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Biological Chemistry

Sniffing Out Anxiety In Rattled Rats

Stressed-out rats produce 4-methylpentanal and hexanal––aldehydes that make other rats anxious

by Bethany Halford
December 22, 2014 | A version of this story appeared in Volume 92, Issue 51

Credit: Shutterstock
Stressed-out rats produce aldehydes that make other rats anxious.
Stressful-looking rat.
Credit: Shutterstock
Stressed-out rats produce aldehydes that make other rats anxious.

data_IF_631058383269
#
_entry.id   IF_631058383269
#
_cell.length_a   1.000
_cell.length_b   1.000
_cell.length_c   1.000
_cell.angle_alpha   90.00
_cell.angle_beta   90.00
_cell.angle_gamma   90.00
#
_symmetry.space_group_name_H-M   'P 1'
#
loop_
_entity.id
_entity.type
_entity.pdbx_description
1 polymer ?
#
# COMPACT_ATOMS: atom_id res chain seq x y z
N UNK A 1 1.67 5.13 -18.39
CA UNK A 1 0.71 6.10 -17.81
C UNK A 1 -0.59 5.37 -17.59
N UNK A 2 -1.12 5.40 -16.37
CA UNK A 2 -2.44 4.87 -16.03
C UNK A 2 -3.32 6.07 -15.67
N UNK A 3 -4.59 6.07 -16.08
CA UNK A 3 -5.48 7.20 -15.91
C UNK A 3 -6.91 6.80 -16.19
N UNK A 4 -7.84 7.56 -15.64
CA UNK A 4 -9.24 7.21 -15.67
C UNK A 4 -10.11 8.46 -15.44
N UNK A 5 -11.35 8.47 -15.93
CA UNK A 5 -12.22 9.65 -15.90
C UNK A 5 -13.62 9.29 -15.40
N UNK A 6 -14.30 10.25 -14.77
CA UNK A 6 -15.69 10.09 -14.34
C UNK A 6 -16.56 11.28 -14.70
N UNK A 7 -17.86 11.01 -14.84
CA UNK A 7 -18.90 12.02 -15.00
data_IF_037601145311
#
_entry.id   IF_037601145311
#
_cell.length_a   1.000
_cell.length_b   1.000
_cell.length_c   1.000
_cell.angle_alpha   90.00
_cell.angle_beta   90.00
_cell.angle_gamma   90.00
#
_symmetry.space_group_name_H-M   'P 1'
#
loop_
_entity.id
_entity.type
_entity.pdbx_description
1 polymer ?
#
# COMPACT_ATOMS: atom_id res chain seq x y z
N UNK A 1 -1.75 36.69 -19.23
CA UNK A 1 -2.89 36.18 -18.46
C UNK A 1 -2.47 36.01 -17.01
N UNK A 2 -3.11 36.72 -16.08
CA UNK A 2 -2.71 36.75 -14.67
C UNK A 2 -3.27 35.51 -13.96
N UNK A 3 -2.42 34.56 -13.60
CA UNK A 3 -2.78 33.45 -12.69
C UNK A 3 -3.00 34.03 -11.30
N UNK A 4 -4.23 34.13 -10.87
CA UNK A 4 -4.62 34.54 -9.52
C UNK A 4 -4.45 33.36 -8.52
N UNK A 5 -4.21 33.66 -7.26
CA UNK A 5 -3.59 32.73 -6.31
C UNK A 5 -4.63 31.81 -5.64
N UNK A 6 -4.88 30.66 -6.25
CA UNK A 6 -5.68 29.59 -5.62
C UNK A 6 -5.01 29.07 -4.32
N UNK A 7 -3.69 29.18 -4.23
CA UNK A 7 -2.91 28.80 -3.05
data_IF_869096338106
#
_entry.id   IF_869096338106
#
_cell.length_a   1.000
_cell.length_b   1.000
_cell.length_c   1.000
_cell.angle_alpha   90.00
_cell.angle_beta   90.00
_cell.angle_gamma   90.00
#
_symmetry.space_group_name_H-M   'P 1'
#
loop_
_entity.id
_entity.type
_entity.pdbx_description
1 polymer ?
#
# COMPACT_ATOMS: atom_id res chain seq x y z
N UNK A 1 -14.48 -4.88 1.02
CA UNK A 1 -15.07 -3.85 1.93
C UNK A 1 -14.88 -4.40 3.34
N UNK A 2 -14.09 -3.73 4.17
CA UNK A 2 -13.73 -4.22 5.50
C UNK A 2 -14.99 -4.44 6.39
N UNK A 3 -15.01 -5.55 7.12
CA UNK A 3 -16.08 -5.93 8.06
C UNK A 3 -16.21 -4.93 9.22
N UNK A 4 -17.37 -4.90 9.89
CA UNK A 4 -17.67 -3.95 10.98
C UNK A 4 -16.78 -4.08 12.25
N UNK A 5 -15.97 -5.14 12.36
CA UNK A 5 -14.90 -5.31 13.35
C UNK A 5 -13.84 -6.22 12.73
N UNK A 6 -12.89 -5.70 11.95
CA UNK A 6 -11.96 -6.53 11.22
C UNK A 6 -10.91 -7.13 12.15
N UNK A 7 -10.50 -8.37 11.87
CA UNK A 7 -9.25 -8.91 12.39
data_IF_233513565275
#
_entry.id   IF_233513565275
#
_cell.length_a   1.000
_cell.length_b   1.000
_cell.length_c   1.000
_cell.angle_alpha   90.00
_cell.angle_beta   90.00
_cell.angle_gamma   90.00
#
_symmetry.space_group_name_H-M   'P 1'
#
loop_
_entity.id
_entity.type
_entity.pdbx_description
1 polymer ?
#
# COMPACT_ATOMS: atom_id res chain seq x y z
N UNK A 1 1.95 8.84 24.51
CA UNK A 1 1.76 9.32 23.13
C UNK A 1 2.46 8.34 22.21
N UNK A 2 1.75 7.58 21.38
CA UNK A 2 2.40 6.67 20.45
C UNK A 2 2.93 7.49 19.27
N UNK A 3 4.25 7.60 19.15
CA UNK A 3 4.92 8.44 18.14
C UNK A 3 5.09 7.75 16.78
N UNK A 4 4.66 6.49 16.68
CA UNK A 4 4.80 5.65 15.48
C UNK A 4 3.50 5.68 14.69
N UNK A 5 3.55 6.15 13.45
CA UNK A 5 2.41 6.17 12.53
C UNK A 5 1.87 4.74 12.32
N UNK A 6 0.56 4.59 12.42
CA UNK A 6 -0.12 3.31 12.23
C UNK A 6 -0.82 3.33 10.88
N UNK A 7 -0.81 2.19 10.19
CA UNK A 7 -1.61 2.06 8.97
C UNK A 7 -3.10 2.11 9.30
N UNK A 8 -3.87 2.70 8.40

Plenty of critters use chemicals to communicate. These chemicals, known as pheromones, can signal everything from raising an alarm to a readiness for romance. Now, for the first time, scientists have identified pheromones in rats (Proc. Natl. Acad. Sci. USA 2014, DOI: 10.1073/pnas.1414710112). By studying the chemicals produced by rats when they are stressed-out, Japanese ­researchers identified two key compounds: 4-methylpentanal and hexanal. The team, led by the University of Tokyo’s Yukari Takeuchi, found that exposing rats to these two chemicals in combination prompted the rodents to display increasingly anxious behavior. Neither aldehyde increased anxiety on its own, the researchers note—they had to be present in a mixture. Hexanal is a common alarm pheromone produced by many insects, such as weaver ants and ­leaf-footed bugs, but little is known about 4-methylpentanal, the researchers say. It’s possible, they reason, that 4-methylpentanal transmits species-specific information whereas hexanal indicates the accuracy of that information. The finding, they add, enhances our understanding of chemical communication in mammals.


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